Right. What’s next? Hang on while I slurp some congestion-reducing herbal tea… Ah yes! Woman Code by Alisa Vitti. I’ve got to say, it is rather disconcerting for me that she uses the American slang for menstrual periods: Flo. So she references the monthly Flo frequently and her accompanying period tracker is called MyFLO. Almost everyone I know calls me Flo! But hey, if I can get my head around it then you should be able to too. So, Woman Code is a really useful call to recognising that a woman’s hormonal cycle reeaaalllly needs to be honoured when it comes to nutrition and lifestyle. Your energy levels, brain function and stress patterns vary a great deal throughout the four phases of your menstrual cycle (follicular, ovulatory, luteal and menstrual in case you were wondering) and trying to maintain a consistent workload and nutrient intake isn’t going to do you any favours. Ignoring these phases is like ignoring your body’s requirement to sleep at nightime and then trying to run a marathon the next day. If you are female and you ovulate then it would be worth picking this book up, or at least downloading the app.

In my current fuzzy-headed state it does seem a little ridiculous for me to be recommending a book on increasing your brain energy, but Head Strong by Dave Asprey provides a wealth of advice on how to do exactly that. With access to some of the most current research and out-of-the-box thinking Asprey has outlined practices ranging from dimming the lights at night to using pharmaceutical smart-drugs. From reducing brain inflammation (which shows up in brain fog, depression and memory loss) with his nutrition protocol; through a comprehensive guide to mitochondria-boosting meditation and to a thorough run-down of how to use supplements wisely; this book is a massive undertaking and is vital reading for anyone who feels that their brain is not functioning as well as it could. Talking of which, I need to go outside and get some sunlight. Back in a bit…

While sitting (and sneezing) in the sunshine on the front step just now it occurred to me that the next book on this list should be Move Your DNA by Katy Bowman. Now, this is a slight cheat on my 2017 book list because I originally read it in 2015 but, in my defence, I did re-read it this year. Bowman is a biomechanist; she looks at how the way we move affects us at a cellular level. In fact, I’m going to quote her explanation of mechanobiology here: “A relatively new field of science that focuses on the way physical forces and changes in cell or tissue mechanics contribute to development, physiology and disease.” The book takeaway is that it is movement rather than exercise that is key. She explains, in great but easily visualised detail, how every movement you make (or even don’t make) affect all of the tissues in your body; you will learn more about load variables than you thought possible in this book! If you want to know how to stand, walk, squat and rest with ease (and I’m telling you now that you do, even if you think you don’t!) then this is the book for you. Investing the time to read Bowman’s words and practice her exercises could save a great deal of discomfort both now and in years down the line.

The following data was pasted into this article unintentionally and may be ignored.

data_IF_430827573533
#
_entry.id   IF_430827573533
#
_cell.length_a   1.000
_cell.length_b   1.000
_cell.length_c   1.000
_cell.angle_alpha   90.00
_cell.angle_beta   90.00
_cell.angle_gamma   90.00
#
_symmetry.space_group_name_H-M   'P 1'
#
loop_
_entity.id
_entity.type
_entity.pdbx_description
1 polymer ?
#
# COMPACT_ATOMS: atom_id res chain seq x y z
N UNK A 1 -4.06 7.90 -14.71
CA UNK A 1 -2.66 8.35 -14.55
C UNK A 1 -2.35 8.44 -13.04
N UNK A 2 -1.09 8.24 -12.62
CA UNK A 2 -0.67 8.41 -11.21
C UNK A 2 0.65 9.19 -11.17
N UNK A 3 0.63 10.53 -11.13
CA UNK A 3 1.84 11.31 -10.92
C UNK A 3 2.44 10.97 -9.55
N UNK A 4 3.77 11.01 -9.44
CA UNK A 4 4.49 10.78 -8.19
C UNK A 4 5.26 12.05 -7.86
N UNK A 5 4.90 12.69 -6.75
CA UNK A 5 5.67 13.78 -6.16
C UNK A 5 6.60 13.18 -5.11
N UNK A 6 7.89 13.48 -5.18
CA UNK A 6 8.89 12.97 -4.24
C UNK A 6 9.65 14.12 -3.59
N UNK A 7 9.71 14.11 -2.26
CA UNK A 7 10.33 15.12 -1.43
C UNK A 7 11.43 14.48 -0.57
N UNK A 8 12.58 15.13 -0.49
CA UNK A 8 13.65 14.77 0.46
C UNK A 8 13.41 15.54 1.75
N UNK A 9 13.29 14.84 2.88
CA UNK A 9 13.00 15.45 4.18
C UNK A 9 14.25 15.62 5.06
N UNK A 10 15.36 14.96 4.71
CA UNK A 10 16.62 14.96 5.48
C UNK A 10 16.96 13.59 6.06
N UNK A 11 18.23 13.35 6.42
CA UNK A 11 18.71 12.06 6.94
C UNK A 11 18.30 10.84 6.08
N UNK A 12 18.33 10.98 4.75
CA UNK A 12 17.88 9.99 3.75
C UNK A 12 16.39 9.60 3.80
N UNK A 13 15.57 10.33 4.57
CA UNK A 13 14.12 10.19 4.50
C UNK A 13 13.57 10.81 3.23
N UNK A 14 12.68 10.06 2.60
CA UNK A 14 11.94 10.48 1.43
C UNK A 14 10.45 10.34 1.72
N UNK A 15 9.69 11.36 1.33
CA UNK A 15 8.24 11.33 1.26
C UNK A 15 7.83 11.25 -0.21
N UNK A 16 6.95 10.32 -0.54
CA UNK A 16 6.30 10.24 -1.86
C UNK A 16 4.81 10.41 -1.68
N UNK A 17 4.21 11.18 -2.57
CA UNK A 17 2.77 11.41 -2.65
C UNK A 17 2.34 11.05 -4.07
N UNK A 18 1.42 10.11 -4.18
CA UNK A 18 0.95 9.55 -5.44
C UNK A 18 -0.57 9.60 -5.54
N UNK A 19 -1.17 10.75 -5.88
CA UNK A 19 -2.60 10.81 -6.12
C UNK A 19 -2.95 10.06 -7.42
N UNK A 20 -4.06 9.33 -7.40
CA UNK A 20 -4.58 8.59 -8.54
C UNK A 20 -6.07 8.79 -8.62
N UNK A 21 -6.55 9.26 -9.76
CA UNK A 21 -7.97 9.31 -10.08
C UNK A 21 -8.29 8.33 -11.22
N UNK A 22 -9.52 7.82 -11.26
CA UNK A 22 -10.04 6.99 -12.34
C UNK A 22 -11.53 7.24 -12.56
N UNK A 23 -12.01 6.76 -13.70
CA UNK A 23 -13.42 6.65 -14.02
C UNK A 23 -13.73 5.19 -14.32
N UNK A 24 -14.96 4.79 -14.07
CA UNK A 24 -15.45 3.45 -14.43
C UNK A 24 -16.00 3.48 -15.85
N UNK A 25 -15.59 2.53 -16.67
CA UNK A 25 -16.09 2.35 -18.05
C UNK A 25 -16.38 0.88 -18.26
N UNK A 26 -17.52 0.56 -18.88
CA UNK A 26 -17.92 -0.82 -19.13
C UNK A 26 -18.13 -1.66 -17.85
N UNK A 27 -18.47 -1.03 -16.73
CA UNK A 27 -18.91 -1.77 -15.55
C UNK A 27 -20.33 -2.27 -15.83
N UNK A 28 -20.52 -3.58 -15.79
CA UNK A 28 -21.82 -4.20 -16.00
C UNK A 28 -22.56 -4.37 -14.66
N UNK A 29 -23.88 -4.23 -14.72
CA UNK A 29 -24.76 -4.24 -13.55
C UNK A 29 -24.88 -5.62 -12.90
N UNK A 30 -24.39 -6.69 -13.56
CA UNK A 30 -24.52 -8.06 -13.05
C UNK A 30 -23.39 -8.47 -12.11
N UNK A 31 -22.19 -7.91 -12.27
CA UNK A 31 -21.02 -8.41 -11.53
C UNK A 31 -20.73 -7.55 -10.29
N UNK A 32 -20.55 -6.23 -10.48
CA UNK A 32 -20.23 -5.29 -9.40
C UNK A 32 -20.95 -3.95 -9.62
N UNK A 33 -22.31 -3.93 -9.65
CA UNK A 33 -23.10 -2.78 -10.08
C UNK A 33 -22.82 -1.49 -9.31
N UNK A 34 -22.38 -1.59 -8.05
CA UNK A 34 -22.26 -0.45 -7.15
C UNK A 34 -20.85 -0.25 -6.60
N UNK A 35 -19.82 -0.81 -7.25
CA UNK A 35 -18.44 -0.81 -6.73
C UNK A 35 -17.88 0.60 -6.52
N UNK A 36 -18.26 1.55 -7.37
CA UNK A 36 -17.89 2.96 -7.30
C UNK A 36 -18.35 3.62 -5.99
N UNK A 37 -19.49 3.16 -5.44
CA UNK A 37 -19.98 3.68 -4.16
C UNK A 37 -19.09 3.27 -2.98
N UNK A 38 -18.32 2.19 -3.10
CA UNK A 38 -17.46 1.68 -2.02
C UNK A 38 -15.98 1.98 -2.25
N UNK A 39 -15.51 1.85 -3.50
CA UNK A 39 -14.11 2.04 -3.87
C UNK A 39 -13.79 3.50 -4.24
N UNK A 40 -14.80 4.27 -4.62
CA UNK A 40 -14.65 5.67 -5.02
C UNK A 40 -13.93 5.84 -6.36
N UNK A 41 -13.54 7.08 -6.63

My final favourite book of 2017 is, as yet, only half read because it was only released a couple of weeks ago and there are a hella lot of words! Renegade Beauty by Nadine Artemis is hard to describe but already makes it onto my list because it is a book that I have been looking forward to for months! Its focus is on beauty only inasmuch as a book’s focus is the book cover. As a book cover gives you clues as to the content, true skin radiance is only possible when the body and soul are nourished first. I have raved about her toothcare book here on this blog before and this long awaited “skincare” tome has not disappointed in the slightest. So, so much beautiful writing covering the importance of probiotics, sunlight, essential oils, holistic dental care, natural breast and “yoni” health, supporting pregnancy, natural haircare and cultivating immunity. While Renegade Beauty is no fluffy quick-fix book Artemis also provides easy, gorgeous, homemade recipes and solutions to alleviate common problematic skin conditions, which are safe for both adults and children.

There. I made it. I didn’t get to include lots of other lovely health books, but then this post is already a bit on the lengthy side. Maybe I’ll re-read the others for including in a 2018 post. Maybe I need to put away the massive pile of books covering my table. Maybe I need to go have a nap. Thanks for reading my lovelies and please let me know your health book recommendations in the comments. Atch-ooo!